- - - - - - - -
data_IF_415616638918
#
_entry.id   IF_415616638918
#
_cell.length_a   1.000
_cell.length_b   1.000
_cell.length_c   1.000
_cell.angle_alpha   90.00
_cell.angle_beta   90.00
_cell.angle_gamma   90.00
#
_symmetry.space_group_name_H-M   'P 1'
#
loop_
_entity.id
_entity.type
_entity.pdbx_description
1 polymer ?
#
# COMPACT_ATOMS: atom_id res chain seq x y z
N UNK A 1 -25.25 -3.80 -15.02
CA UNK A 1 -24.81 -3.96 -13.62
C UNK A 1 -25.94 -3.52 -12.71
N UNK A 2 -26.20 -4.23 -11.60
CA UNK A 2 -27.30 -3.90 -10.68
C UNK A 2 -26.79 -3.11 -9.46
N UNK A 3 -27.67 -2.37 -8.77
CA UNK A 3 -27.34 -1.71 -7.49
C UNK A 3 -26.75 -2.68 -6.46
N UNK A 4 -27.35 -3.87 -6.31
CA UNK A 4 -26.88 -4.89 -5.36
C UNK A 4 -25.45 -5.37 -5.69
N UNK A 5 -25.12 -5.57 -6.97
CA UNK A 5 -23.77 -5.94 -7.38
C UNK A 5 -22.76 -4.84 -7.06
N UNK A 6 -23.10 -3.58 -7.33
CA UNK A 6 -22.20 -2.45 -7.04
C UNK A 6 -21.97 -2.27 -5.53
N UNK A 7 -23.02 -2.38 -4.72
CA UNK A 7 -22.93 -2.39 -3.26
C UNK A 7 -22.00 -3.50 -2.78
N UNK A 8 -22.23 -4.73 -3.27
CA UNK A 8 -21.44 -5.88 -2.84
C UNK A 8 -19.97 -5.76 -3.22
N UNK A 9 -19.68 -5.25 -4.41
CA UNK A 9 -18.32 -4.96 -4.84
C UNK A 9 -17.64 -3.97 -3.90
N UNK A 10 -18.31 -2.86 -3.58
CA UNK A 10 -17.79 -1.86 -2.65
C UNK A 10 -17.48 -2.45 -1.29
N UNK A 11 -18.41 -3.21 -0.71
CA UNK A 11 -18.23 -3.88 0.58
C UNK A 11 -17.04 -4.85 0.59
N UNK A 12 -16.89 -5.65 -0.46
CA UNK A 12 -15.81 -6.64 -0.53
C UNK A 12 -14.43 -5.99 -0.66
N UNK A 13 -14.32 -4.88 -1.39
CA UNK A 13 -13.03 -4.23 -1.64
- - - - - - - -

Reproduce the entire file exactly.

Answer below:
data_IF_415616638918
#
_entry.id   IF_415616638918
#
_cell.length_a   1.000
_cell.length_b   1.000
_cell.length_c   1.000
_cell.angle_alpha   90.00
_cell.angle_beta   90.00
_cell.angle_gamma   90.00
#
_symmetry.space_group_name_H-M   'P 1'
#
loop_
_entity.id
_entity.type
_entity.pdbx_description
1 polymer ?
#
# COMPACT_ATOMS: atom_id res chain seq x y z
N UNK A 1 -25.25 -3.80 -15.02
CA UNK A 1 -24.81 -3.96 -13.62
C UNK A 1 -25.94 -3.52 -12.71
N UNK A 2 -26.20 -4.23 -11.60
CA UNK A 2 -27.30 -3.90 -10.68
C UNK A 2 -26.79 -3.11 -9.46
N UNK A 3 -27.67 -2.37 -8.77
CA UNK A 3 -27.34 -1.71 -7.49
C UNK A 3 -26.75 -2.68 -6.46
N UNK A 4 -27.35 -3.87 -6.31
CA UNK A 4 -26.88 -4.89 -5.36
C UNK A 4 -25.45 -5.37 -5.69
N UNK A 5 -25.12 -5.57 -6.97
CA UNK A 5 -23.77 -5.94 -7.38
C UNK A 5 -22.76 -4.84 -7.06
N UNK A 6 -23.10 -3.58 -7.33
CA UNK A 6 -22.20 -2.45 -7.04
C UNK A 6 -21.97 -2.27 -5.53
N UNK A 7 -23.02 -2.38 -4.72
CA UNK A 7 -22.93 -2.39 -3.26
C UNK A 7 -22.00 -3.50 -2.78
N UNK A 8 -22.23 -4.73 -3.27
CA UNK A 8 -21.44 -5.88 -2.84
C UNK A 8 -19.97 -5.76 -3.22
N UNK A 9 -19.68 -5.25 -4.41
CA UNK A 9 -18.32 -4.96 -4.84
C UNK A 9 -17.64 -3.97 -3.90
N UNK A 10 -18.31 -2.86 -3.58
CA UNK A 10 -17.79 -1.86 -2.65
C UNK A 10 -17.48 -2.45 -1.29
N UNK A 11 -18.41 -3.21 -0.71
CA UNK A 11 -18.23 -3.88 0.58
C UNK A 11 -17.04 -4.85 0.59
N UNK A 12 -16.89 -5.65 -0.46
CA UNK A 12 -15.81 -6.64 -0.53
C UNK A 12 -14.43 -5.99 -0.66
N UNK A 13 -14.32 -4.88 -1.39
CA UNK A 13 -13.03 -4.23 -1.64